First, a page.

When you think of Los Angeles, chances are you don’t think hiking. You probably think of a concrete jungle, the Hollywood sign, celebrities, sunsets, palm trees and the beach.
Well, run away to Runyon Canyon and you get all of that plus a little nibble of the great outdoors. It’s a great space to visit regardless of if you’re visiting and star-scoping, or live in the L.A. area and want to view your entire empire (think “everything the light touches is our kingdom”).
Let me tell you what to do.
Ditch the car
I don’t own a vroom vroom. But I honestly feel I’m better off for it. See, when you stroll in Los Angeles–where, like the song, nobody walks–you get to really experience its true essence, good and bad.
Public transportation is a colorful adventure on its own, but it can also be particularly helpful when dealing with parking–which is next to impossible near the entrance to Runyon (and pretty much anywhere else in L.A.).
But also, if you take the Metro rail to Hollywood and Highland station and walk from there, en route to the trails you’ll literally find yourself among the stars (of the Hollywood Walk of Fame) and many of Hollywood’s most touristy attractions.
Take the route less traveled
My relationship with Runyon began as one of substitution. I used to be a bit of a nature snob, having grown up in Colorado near the mountains. I didn’t like the idea of seeing a gigantic metropolis beneath me as I trekked. I wanted to see trees, dirt and water. That’s it.
But not having the balls to explore random trails hours from my home all on my own, Runyon seemed like an okay option.
Long story short, there’s the concrete “easy-up” side of Runyon and the blood, sweat and tears side. At the time I had not discovered the latter. It took a celebrity crush (Dane Cook) to shed some light on the true magic of Runyon via his Instagram.
Entering the park from the Fuller Avenue entrance at the bottom of the canyon, there is an open wood-chipped space on the left. Cutting through that, a short dirt path leads to a sharp up-hill right turn onto Runyon Canyon Road (which serves as a popular moderate incline hiking “trail” to a majority of Runyon’s visitors).
This route isn’t bad for a workout but compared to what I’ll call the ridge trail, it’s honestly a little blah. After taking the turn onto Runyon Canyon Road a few steps, the view isn’t terrible while stopping for a break.
Shortly after passing through an open gate on the road, as the concrete stretches straight forward, a sharp left turn onto a dirt path leads to the real expedition.
This trail climbs along the ridge of the canyon in steep bursts with several outcrops ideal for resting points. It’s a lot of work, but the views every step of the way are spectacular and make the sweat and breathlessness worth it.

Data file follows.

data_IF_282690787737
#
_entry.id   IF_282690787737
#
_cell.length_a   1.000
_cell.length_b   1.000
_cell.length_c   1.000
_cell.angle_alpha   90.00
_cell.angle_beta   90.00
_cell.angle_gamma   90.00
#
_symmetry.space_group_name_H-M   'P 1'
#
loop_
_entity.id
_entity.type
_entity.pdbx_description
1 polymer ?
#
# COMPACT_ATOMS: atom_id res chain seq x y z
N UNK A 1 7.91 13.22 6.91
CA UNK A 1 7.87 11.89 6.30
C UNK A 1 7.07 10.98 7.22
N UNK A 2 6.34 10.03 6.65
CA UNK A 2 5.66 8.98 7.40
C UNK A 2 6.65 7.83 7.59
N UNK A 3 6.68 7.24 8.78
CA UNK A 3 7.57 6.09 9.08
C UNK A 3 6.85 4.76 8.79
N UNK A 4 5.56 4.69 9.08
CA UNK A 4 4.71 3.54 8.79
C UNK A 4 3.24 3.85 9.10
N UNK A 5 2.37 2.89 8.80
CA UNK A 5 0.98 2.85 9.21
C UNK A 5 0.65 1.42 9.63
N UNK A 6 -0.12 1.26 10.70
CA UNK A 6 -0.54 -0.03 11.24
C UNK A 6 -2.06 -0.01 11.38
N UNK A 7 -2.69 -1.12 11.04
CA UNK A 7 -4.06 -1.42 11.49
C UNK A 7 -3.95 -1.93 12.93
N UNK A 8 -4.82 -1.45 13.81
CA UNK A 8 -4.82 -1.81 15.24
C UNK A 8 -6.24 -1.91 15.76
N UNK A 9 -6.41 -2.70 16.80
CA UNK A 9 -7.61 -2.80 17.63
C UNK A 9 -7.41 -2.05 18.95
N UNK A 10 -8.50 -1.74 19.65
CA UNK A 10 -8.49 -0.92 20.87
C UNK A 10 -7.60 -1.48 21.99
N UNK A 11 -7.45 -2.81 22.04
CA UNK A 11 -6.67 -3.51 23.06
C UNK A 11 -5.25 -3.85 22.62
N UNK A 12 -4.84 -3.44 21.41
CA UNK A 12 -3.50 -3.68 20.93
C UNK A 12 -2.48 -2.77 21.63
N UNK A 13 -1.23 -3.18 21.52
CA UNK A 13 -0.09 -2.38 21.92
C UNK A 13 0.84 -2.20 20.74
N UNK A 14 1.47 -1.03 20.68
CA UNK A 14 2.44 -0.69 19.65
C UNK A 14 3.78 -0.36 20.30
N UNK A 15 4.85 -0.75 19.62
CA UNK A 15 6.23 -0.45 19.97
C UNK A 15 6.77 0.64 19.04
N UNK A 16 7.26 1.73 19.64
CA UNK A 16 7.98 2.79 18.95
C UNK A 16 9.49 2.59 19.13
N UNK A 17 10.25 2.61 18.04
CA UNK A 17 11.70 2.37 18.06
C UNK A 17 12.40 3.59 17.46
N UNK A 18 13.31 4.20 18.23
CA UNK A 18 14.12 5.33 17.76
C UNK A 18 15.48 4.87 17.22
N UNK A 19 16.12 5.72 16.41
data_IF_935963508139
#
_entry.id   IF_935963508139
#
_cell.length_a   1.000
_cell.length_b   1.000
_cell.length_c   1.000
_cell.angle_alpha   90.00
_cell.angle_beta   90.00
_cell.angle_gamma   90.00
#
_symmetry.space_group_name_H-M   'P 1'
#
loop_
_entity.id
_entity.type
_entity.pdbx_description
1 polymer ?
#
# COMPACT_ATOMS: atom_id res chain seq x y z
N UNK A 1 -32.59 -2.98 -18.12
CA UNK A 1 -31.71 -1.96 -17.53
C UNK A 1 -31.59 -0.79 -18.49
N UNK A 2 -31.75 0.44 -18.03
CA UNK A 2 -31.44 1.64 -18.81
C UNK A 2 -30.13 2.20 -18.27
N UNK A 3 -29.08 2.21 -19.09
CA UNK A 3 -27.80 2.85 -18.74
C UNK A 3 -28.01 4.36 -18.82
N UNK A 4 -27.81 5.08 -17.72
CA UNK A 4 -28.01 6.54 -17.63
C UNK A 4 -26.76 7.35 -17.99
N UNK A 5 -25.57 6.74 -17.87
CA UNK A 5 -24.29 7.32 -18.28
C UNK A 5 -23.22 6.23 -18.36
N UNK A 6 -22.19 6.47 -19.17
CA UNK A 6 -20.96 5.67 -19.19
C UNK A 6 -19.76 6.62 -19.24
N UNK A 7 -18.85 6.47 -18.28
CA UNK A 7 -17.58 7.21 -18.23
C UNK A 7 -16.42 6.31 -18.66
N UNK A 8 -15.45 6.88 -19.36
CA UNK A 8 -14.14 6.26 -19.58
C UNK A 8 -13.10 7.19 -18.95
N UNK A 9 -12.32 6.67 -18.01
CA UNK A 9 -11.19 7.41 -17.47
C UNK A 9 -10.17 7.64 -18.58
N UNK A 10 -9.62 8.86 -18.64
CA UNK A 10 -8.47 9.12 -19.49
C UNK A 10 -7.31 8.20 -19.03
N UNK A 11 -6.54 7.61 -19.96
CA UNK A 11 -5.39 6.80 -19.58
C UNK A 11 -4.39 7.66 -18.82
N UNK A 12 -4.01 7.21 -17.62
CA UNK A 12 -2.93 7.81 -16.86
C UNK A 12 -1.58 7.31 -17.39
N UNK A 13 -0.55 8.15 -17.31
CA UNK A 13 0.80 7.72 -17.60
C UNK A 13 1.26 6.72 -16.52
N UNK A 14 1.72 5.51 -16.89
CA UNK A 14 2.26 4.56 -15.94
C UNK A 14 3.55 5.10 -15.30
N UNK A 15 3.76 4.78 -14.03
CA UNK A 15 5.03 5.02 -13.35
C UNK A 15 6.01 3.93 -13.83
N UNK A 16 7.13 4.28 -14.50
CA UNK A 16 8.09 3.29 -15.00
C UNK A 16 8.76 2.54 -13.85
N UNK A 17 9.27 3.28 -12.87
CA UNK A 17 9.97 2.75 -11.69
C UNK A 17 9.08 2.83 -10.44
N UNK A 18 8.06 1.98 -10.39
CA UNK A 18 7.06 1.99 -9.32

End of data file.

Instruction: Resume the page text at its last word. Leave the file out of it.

Ahead: dirt and native California plant life.
Behind: panoramic views of Los Angeles spanning from the Hollywood sign to the Griffith Observatory, Hollywood and Los Angeles, Century City to the coastline.
Go just before sunset
They call it the magic hour for a reason. The great thing about a sunset hike at Runyon is that the golden blanket of light drapes all over the city and the sky is that perfect periwinkle blue.
Sunset lends itself well to beautiful photos (and a beautiful experience). There’s just something about the constantly changing quality of light that makes the relationship between colors so much more subtle and romantic.
And when the sun hits below the horizon, there’s a new painting lurking around every bend in the trail, whether it is a an evolving gradient sky, a tree against the cotton candy clouds, or a silhouette of modern technology intruding upon nature.
At dusk, paint turns to glitter as the city lights begin to glow in a not-yet dark sky. It’s my second favorite time of day for a hike (and the most difficult to capture photographically without a tripod) when the buildings turn to loose star dust, not yet the compact orbs they evolve into when the skies go black.
Take a selfie with L.A. (and look good doing it)
With such beautiful surroundings and an awesome backdrop you gotta’ take a selfie. Plus, the lighting adds a natural “filter” to the skin tone. #nofilter
Make yourself look good (but not too good) on the hike. Be yourself and don’t try too hard. Another entertaining element to hiking Runyon is the people watching.
I’ve seen women in designer get-ups with perfectly curled hair and heavy makeup, “stretching” at the base of the hill; athletes bare-foot running up the trails; those commendable red-faced individuals sweating and panting off the visible extra pounds beneath too-big t-shirts. I’ve even passed at least one celebrity.
Be a Minimalist
I like to go for a healthy medium. Workout clothes, plain and simple and (sometimes if I feel like it) a smidge of Bare Minerals. More than that, it’s gonna melt off. Ew. (Yes, I learned the hard way.)
Anything else is going to get in the way of ease with the hike and with the aesthetic. I can count on one hand the number of backpacks I’ve seen. And I think I’m the only one who ever brought a purse. (I said I learned the hard way).
I generally hook and tuck my keys onto my sneaker laces, take my ID and debit card in a zipped clothing pocket and have my phone on hand for photos. For this blog I used my ancient (but loved and appeciated) 10.2 megapixel Sony A200 D-SLR and felt burdened. But if you must, you must.
Now, go forth, I urge! And be ready for your heart to pound not just with the workout but with love for the views and experience that is Runyon.